The trial court denied FAJUA’s motion for summary judgment finding that there was an issue of fact as to whether Insurance II was acting as an agent for FAJUA.  The trial court granted Balas’ cross-motion for summary judgment, finding that FAJUA failed to comply with the provisions of Florida Statutes, section 627.7282(1)(c), when it sent the unearned premium refund to the finance company.  The trial court concluded that this made FAJUA’s cancellation of the policy ineffective. 

            On appeal, FAJAU raises three issues:  (1) whether the trial court erred in denying FAJUA’s motion for summary judgment in that Insurance II was not the agent of FAJUA and, even if it was, under the facts of this case agency makes no difference, and; (2)  whether the trial court erred in granting Balas’ motion for summary judgment in that section 627.7282(2)(1) does not apply in this case.  The Court conducts a de novo review of summary judgment.  Summary judgment can only be granted when the moving party irrefutably establishes that the nonmoving party cannot prevail.  See Hervey v. Alfonso, 650 So.2d 644, 645-46 (Fla. 2d DCA 1995).  As emphasized by the Second District Court of Appeal in Hervey, “if the record reflects the existence of any genuine issue of material fact or the possibility of any issue, or if the record raises even the slightest doubt that an issue might exist, that doubt must be resolved against the moving party and summary judgment must be denied.”  Id.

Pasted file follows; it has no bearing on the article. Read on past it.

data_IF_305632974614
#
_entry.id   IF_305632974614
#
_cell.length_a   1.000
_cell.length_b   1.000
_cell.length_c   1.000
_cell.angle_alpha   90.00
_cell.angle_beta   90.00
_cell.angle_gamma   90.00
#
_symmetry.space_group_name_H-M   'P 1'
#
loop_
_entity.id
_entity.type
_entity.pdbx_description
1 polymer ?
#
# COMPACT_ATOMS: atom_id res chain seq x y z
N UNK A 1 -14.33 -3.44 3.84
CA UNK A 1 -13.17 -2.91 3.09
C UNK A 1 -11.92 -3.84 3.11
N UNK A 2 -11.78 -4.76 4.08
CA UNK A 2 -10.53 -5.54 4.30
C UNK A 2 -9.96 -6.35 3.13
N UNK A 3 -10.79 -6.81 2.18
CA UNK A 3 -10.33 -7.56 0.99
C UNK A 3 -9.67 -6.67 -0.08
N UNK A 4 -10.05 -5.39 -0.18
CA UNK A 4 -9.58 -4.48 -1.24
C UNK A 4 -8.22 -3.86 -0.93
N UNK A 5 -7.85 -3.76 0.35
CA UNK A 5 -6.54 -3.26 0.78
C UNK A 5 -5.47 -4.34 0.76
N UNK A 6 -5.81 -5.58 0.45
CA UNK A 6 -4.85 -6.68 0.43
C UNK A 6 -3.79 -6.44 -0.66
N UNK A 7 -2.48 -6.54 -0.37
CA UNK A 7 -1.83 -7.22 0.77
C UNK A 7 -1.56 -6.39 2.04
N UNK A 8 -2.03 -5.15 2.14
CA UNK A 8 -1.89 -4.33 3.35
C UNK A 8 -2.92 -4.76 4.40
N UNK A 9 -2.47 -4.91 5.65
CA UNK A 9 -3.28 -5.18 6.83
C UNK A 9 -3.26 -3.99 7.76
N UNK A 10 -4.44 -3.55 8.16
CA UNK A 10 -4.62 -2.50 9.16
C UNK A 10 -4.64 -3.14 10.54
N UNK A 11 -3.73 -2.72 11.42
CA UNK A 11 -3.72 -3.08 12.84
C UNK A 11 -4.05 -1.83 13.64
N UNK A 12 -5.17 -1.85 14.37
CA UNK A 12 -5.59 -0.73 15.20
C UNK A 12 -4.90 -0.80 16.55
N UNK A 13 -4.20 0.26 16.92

In addressing the first issue, under different facts, the Court would affirm the trial court’s decision to deny FAJUA’s motion for summary judgment because there remains a genuine issue of material fact as to whether Insurance II was acting as an agent of FAJUA.  See e.g. Liberty Mutual Insurance Company v. Sommers, 472 So.2d 522, 525 (Fla. 1st DCA 1985)(concluding that producing agent had apparent authority, conferred by participating insurers, to provide for an effective date of insurance contrary contrary to later effective date); Rios v. Florida Farm Bureau Mutual Insurance Company, 371 So.2d 700, 701 (Fla. 3d DCA 1979)(finding that producing agent of assigned risk did not become agent of insurer solely by operation of the assigned risk plan and finding that record was void of evidence that insurer had taken any action to clothe agent with apparent authority).  However, in this case, even if the trial court were to find that an agency relationship existed between FAJUA and Insurer II, it is undisputed that Balas never received a “notice of reinstatement” nor did Insurance II ever represent to Balas that his policy had been reinstated.  Hence, as a matter of law, the trial court should have entered summary judgment in favor of FAJUA since the trial court found that the notice of cancellation complied with Florida Statutes, section 627.7282, and that Balas was notified of his right to appeal the cancellation and failed to do so.